Sandra J. Burton, one of the first women to become a correspondent for Time Magazine, died on Feb. 27. Cause of death was not released. She was 62.
Burton graduated from Middlebury College and joined Time as a library “clip girl” in 1964. During the 1970s, she rose through the magazine’s ranks, working as a correspondent in Los Angeles and Paris and as the Boston bureau chief. Burton became the Hong Kong bureau chief in 1982, and made a name for herself covering southeast Asia.
In 1983, Burton was flying with opposition leader Benigno S. Aquino as he returned to the Philippines from exile in the United States. Once the plane landed, Aquino was escorted to the tarmac by government soldiers and executed. Burton later testified against the soldiers accused of the assassination and provided her audio tape recording of the shooting.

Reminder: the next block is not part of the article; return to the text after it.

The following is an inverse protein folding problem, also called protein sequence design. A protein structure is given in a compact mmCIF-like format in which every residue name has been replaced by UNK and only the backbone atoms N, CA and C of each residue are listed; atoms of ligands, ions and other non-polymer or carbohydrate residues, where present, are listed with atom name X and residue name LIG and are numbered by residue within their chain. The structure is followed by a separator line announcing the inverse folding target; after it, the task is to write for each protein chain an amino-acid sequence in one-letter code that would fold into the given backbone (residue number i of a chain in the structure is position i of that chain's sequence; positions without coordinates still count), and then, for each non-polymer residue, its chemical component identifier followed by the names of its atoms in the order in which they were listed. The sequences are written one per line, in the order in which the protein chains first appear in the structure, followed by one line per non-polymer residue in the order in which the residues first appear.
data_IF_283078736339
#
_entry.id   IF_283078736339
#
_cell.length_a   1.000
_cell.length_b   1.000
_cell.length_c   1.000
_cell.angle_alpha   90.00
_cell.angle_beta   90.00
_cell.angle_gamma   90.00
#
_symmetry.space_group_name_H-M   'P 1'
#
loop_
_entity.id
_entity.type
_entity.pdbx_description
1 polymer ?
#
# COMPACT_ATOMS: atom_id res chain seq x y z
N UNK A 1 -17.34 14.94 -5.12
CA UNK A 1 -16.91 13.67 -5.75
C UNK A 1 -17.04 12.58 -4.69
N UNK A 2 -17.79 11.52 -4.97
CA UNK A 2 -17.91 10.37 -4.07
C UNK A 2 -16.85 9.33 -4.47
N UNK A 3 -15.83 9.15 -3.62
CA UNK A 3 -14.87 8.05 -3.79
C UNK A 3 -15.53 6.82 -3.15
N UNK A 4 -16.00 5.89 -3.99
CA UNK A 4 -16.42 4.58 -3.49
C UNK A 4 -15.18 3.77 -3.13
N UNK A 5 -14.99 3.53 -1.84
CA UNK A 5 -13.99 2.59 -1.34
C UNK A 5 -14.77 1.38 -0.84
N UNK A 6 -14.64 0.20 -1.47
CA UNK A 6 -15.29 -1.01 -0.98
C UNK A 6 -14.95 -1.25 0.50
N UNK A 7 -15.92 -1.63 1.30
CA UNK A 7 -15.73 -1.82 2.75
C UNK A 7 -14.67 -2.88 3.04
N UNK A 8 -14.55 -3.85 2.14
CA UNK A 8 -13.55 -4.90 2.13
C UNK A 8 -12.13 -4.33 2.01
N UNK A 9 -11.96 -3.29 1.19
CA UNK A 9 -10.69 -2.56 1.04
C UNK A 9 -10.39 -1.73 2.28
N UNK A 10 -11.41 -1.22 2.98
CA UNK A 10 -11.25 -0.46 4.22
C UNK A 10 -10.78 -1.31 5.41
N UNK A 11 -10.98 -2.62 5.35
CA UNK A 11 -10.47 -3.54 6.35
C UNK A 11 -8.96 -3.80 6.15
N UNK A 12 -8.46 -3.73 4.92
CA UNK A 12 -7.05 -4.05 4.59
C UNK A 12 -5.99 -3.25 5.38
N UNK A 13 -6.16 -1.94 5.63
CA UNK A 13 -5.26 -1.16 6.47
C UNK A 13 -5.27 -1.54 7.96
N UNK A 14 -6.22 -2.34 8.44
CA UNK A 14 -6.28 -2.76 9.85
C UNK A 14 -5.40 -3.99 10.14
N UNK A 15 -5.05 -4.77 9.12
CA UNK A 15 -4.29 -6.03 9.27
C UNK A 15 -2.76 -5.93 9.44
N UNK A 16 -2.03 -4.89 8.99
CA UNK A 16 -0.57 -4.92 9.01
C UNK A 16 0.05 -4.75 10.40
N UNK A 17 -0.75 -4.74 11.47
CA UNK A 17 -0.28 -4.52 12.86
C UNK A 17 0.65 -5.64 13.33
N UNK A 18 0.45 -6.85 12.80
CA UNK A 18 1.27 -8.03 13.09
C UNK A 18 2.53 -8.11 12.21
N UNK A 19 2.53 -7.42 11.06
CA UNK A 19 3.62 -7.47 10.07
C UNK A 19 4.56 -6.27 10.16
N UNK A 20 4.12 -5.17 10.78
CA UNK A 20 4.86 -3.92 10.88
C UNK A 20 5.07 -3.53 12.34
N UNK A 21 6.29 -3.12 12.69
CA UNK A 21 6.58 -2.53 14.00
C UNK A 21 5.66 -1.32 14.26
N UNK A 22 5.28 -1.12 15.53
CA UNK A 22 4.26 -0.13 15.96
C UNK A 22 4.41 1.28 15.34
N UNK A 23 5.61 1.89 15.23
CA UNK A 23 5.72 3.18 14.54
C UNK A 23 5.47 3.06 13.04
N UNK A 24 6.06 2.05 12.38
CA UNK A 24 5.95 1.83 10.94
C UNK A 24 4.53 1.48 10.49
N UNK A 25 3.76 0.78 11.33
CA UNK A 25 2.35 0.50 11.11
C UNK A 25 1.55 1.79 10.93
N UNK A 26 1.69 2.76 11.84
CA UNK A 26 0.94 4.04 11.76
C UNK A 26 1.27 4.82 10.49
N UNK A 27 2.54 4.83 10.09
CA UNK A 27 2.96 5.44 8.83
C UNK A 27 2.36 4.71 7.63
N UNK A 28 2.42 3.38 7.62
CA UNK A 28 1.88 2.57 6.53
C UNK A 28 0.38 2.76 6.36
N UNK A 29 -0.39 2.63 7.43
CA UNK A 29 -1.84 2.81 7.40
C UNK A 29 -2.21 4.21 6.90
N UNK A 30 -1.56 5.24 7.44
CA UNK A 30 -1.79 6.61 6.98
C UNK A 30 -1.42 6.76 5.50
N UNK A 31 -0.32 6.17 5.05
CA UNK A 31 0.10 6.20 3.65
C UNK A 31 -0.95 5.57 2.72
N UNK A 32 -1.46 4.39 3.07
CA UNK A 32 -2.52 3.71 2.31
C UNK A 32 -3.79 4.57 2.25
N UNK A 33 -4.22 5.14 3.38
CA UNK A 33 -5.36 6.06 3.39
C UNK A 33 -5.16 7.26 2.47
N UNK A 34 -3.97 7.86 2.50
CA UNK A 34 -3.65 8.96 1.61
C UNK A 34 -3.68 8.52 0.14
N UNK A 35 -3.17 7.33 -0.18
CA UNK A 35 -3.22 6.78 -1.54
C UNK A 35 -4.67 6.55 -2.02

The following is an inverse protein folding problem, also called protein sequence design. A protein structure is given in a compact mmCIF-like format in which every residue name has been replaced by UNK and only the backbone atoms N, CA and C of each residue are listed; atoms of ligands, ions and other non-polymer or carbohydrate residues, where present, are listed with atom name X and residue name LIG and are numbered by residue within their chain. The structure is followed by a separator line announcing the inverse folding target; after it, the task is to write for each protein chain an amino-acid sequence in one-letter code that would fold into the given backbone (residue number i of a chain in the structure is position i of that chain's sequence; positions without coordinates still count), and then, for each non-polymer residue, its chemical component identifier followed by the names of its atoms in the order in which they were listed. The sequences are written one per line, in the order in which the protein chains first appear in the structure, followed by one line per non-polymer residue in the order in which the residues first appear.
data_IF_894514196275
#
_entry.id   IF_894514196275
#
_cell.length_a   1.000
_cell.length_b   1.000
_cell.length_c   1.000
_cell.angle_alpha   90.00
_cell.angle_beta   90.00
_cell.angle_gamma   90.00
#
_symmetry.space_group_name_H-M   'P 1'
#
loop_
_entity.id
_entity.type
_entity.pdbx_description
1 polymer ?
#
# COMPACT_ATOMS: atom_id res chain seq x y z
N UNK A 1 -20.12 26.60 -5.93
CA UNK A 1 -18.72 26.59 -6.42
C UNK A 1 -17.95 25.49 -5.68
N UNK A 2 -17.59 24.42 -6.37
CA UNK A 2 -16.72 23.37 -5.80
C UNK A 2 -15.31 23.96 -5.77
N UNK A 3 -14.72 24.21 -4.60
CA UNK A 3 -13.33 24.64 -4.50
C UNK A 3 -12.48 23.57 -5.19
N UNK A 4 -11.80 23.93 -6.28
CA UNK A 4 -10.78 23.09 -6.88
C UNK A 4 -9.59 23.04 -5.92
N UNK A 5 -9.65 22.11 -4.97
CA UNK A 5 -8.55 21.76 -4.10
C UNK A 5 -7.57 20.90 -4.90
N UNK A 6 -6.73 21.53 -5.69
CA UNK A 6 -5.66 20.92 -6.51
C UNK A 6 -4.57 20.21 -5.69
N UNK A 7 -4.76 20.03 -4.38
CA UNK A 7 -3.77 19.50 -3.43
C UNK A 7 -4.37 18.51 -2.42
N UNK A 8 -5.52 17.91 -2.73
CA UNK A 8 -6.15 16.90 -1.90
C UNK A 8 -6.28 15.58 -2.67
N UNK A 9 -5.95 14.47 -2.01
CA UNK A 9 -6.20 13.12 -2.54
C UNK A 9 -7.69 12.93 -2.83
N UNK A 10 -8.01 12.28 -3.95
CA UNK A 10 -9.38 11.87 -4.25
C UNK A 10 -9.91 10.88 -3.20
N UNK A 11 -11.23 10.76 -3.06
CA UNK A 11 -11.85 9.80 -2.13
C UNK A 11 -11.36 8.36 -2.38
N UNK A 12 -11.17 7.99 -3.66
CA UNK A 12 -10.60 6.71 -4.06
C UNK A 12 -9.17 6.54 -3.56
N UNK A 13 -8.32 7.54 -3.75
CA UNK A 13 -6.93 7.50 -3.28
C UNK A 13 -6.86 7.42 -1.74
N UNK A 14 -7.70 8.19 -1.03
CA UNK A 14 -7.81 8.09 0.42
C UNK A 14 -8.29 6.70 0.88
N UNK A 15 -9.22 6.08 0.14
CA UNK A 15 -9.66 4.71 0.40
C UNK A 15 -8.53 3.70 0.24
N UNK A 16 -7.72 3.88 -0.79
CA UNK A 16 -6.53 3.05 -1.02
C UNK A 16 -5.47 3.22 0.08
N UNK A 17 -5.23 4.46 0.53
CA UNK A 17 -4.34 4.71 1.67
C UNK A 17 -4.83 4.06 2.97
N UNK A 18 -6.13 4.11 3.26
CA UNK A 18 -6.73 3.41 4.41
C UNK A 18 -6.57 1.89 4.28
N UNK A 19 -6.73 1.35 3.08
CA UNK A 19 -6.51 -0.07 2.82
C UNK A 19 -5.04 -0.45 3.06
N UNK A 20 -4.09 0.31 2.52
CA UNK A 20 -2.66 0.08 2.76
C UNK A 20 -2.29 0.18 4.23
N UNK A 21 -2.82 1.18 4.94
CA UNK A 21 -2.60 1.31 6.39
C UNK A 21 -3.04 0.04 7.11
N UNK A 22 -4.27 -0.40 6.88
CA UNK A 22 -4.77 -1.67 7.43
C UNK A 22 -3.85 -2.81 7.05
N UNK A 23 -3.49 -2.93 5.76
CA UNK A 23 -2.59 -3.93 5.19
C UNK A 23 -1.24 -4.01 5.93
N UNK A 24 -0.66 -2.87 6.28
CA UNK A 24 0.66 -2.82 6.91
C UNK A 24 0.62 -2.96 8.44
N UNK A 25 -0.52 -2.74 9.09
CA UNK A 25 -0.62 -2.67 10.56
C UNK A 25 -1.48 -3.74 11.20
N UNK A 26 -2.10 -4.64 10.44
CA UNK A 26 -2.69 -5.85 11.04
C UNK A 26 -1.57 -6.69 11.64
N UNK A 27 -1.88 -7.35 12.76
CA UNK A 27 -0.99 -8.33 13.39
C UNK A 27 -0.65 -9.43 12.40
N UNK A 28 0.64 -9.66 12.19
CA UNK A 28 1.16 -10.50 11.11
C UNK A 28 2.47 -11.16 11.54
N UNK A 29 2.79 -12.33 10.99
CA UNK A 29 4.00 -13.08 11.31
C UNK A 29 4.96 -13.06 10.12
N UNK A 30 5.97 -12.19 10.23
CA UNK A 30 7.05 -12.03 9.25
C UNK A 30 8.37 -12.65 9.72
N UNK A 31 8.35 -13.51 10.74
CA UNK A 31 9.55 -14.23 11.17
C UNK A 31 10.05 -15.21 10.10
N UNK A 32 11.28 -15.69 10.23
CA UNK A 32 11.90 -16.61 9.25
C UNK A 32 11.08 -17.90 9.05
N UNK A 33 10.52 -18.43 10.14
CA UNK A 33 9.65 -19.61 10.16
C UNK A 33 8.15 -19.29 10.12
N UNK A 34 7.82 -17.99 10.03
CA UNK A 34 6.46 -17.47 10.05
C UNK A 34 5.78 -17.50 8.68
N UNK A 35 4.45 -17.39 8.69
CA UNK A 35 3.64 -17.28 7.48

Aquino’s murder sparked unrest and eventually led to the 1986 revolt that toppled dictator Ferdinand E. Marcos, and installed Corazon Aquino as president. Burton chronicled these historical events for Time, and in the book “Impossible Dream: The Marcoses, the Aquinos, and the Unfinished Revolution.” Her final years were spent freelancing for Time and working on a biography of James Brook, the 19th-century English soldier who was made a rajah of Sarawak.